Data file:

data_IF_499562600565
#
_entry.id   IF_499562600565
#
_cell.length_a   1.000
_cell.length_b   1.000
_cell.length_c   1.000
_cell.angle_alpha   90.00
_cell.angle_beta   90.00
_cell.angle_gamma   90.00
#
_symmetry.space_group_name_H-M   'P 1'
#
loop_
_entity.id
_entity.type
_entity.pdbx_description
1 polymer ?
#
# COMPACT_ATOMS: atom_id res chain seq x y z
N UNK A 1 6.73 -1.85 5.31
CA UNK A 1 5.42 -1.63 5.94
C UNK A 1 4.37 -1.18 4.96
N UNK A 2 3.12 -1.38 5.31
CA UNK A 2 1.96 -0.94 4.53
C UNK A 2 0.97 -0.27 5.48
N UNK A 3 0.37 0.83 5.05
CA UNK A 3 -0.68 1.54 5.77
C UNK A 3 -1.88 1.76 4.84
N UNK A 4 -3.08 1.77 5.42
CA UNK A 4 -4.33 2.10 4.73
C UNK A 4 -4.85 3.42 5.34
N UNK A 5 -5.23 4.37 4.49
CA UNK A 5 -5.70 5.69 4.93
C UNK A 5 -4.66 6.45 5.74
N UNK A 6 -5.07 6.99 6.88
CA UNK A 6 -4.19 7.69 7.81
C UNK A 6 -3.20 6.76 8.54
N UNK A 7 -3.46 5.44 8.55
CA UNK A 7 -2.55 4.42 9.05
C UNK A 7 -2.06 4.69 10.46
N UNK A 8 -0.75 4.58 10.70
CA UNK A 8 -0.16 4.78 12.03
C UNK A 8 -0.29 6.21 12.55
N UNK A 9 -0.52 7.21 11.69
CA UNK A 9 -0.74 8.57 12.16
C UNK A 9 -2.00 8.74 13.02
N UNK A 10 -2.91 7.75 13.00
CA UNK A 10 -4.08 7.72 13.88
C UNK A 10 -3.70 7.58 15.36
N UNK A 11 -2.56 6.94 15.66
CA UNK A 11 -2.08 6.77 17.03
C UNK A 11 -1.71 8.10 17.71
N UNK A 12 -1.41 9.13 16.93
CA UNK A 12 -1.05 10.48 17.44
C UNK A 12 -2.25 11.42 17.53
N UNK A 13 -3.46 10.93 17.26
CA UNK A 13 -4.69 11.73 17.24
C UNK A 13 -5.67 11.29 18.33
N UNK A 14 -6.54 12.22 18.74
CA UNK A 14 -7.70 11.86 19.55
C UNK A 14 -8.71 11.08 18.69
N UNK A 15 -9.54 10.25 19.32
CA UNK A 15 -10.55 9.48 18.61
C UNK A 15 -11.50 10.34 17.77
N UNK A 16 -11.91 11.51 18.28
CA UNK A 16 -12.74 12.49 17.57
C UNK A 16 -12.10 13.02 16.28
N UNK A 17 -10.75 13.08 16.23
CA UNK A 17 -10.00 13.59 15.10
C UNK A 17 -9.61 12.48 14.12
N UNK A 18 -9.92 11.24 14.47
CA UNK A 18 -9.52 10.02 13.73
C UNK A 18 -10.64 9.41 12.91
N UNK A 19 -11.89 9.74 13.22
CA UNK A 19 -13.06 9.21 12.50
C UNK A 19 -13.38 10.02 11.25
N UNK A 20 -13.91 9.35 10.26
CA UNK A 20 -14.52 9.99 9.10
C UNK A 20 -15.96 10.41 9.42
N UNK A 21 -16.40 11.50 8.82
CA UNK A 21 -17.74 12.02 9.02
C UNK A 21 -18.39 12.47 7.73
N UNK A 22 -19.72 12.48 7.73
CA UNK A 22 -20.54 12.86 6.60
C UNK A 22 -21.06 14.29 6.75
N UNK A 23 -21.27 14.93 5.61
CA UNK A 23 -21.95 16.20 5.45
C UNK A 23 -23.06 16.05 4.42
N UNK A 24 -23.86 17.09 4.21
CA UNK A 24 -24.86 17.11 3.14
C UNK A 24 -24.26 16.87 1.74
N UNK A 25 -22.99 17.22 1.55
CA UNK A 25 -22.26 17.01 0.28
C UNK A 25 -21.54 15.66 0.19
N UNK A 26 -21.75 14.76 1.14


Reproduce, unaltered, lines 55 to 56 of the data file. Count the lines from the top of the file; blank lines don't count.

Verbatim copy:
CA UNK A 12 -1.05 10.48 17.44
C UNK A 12 -2.25 11.42 17.53